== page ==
I don’t think any of us are ready to hunker down for winter yet, but here we are in early November with temperatures in the 40s and a polar vortex headed toward Chicago. As the parent of a toddler, the threat of an early and long winter seems particularly soul crushing — fewer places to take a toddler means being stuck indoors with a constant force of energy — which can be detrimental to parent’s mental health.
So when the weather gets rough, the tough have to get creative. Whether it’s Sunday afternoon or Thursday morning, here are some ideas of places to take a toddler on a rainy or cold day when you’ve exhausted your patience, ideas, and resources.
10 Unexpected Places to Take a Toddler on a Rainy or Cold Day*
*With bonus ideas for those of you in the western suburbs of Chicago
1. The Library
This is an obvious one, right? Keep in mind, even if it’s not story time, most libraries have moved beyond shushing and have interactive children’s sections with toys, blocks, computer games, and, of course, books.
2. The Local Mall
A lot of indoor malls have dedicated play areas. In the Chicago western suburbs, North Riverside Park Mall is close to our home and has two toddler-friendly play areas as well as a kiddie train and other rides. The play areas are free, but the train and rides cost money, FYI.
The children’s section at Ikea is set up to entertain the little ones. We took our daughter to the Bolingbrook Ikea a few months ago to look at big girl beds, and while she had no interest in the beds, she couldn’t get enough of the toys that were available for her to test out. She also liked exploring the staged children’s rooms with their toddler-sized furniture.
4. Aquariums and Pet Stores
I’m a big fan of hands-off parenting, and an aquarium or pet store requires me to be a bit more vigilant than I prefer. But you got to do what you got to do sometimes, and Emme loves to look at fish. There’s an Aquarium Adventure store in the same shopping center as Ikea in Bolingbrook. Just be careful with any loose animals, and stay away from places where people can bring their own dogs, like Petsmart or Petco. Stick with fish and other cage-bound pets like lizards, hamsters, and guinea pigs.
5. Indoor McDonald’s Playplaces
Look, I’m not super excited about getting my toddler hooked on Big Macs, but I can’t deny that sometimes a McDonald’s Playplace is a literal lifesaver. The McDonald’s on Ogden Avenue in Lyons has a decent Playplace with an eating area that is separate from the rest of the restaurant.
6. Local YMCAs, Rec Centers, or Gyms
Most gyms, YMCAs, and park district recreation centers offer a free or relatively cheap hour or two of babysitting in a daycare-like setting for parents who are working out. If you’re a member, I highly recommend you take advantage of this perk. Other centers have spaces you can use for burning toddler energy even if there’s not a specific program going on. If it’s a slow time of day, ask your local YMCA or rec center if you can take your child into the gymnasium or an unused studio or on the indoor track to run around. Also check open swim times.
7. Greenhouse or Conservatory
Conservatories and greenhouses are great options when little ones who love dirt and plants can’t go outside. Oak Park’s Conservatory has pretty extensive visiting hours and is even open on some holidays.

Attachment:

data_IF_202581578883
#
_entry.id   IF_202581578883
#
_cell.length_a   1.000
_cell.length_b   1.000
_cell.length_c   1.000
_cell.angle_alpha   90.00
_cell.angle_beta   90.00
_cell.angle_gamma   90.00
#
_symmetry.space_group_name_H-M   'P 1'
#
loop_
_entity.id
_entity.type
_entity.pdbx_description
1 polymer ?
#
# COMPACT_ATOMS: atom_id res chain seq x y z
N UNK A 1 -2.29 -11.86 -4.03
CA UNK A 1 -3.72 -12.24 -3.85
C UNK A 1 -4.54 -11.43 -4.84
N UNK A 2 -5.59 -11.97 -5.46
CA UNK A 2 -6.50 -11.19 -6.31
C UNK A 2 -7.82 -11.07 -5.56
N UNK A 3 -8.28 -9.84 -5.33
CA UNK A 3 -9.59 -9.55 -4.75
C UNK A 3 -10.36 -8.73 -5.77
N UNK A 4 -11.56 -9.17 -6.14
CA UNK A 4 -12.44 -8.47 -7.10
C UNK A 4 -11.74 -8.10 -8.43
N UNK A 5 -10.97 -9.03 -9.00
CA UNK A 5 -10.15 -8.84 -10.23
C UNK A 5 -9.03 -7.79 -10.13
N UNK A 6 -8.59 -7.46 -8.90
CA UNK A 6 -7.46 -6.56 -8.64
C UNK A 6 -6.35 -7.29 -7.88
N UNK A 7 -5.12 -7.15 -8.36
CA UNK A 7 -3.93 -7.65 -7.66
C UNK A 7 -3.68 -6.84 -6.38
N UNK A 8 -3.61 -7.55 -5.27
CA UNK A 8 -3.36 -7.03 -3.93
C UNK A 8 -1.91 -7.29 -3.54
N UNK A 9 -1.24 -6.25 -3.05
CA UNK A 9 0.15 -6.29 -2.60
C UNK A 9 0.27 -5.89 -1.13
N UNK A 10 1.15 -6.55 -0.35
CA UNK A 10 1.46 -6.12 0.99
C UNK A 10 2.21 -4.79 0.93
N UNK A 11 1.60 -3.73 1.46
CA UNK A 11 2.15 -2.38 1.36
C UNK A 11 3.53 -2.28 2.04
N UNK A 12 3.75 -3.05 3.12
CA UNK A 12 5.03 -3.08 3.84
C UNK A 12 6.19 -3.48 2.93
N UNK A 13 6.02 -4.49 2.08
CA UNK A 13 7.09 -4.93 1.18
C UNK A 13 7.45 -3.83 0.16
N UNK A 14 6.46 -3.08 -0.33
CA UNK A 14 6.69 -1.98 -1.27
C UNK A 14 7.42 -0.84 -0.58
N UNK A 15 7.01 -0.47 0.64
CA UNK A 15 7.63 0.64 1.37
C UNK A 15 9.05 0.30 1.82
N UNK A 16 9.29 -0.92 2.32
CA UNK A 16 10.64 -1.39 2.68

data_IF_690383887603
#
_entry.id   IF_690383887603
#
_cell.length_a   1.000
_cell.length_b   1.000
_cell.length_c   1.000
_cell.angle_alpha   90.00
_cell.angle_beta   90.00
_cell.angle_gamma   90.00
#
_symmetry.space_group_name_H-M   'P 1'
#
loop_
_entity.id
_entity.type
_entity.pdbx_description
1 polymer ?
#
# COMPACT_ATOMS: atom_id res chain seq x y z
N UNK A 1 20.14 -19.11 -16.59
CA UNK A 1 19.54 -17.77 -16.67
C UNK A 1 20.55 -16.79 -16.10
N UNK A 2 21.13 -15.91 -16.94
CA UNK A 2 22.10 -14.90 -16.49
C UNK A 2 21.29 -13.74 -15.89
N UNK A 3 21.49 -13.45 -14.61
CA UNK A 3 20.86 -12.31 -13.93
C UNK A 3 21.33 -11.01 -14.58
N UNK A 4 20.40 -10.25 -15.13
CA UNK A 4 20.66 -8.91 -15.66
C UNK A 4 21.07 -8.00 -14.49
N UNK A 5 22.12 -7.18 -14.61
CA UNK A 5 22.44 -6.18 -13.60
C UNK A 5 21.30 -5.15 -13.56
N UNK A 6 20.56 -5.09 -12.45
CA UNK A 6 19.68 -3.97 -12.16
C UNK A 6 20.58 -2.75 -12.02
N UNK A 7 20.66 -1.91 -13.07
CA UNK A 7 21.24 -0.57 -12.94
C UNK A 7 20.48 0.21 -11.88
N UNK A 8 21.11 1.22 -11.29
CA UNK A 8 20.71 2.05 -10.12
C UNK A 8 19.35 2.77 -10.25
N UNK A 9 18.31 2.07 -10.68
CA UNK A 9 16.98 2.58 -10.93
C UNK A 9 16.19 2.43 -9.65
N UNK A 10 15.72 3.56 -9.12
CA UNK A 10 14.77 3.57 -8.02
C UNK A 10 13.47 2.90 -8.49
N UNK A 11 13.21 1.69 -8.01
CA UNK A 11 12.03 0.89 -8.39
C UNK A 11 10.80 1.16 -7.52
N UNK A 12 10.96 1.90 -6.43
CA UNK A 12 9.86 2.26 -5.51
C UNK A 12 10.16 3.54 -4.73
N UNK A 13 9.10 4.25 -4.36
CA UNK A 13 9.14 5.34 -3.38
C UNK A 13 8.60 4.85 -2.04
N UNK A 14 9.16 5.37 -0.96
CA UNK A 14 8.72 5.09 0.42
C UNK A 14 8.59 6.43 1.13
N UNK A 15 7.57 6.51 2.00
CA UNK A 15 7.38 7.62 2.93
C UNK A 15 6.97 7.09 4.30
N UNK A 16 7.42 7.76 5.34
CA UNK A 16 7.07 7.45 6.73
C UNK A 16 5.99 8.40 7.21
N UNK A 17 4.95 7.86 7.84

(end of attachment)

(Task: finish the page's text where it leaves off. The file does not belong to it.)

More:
8. Indoor Playspaces and Playgrounds
Have I mentioned my love for indoor playspaces? I take my toddler to Peekaboo Playroom in Oak Park all the time. Unlike businesses that provide indoor inflatables, these spaces tend to cater specifically to the toddler and preschool set. There’s tons of age-appropriate fun to be had, and your two-year-old won’t be demanding to get into a bouncey house with 14 other kids twice his age. While Peekaboo Playroom is my go-to, I’ve put together a Pinterest board of playspaces in Chicago and the surrounding areas, so you can find one near you.
Children’s museums are always a great option, though they tend to be a bit more crazed and crowded than indoor playspaces. We like the DuPage Children’s Museum in Naperville (currently closed until April 2015 due to water damage) as well as Wonderworks in Oak Park. But think outside the children’s museum box: We’ve taken our two-year-old to the Art Institute of Chicago many times, and there are plenty of other museums with sections that cater to little ones.
10. Local Toy Stores
I know… You may end up having to buy something you didn’t intend on buying, but many toy stores, especially smaller stores that are trying to compete with the Toys R’ Us-es of the world, have created interactive play spaces where kiddos can sample the goods in order to lure more customers. Some stores, like Geppetto’s Toy Box in Oak Park, even offer events.
*Chicago Western Suburbs Bonus* Hamill Family Play Zoo
We’re members of the Brookfield Zoo, and it has been one of the best investments we’ve made — not only in the summer when going to the zoo is practically mandatory, but in the winter. The Hamill Family Play Zoo is an indoor child’s area that offers interactive learning, crafts, and other fun. It’s open every day from 10am until a half hour before the zoo closes. You can even go on Sunday afternoons, and it’s never crowded on the weekends in the winter (which blows my mind).
Are there other places to take a toddler when it’s rainy or cold and you can’t handle staying in the house one second longer? Share them in the comments.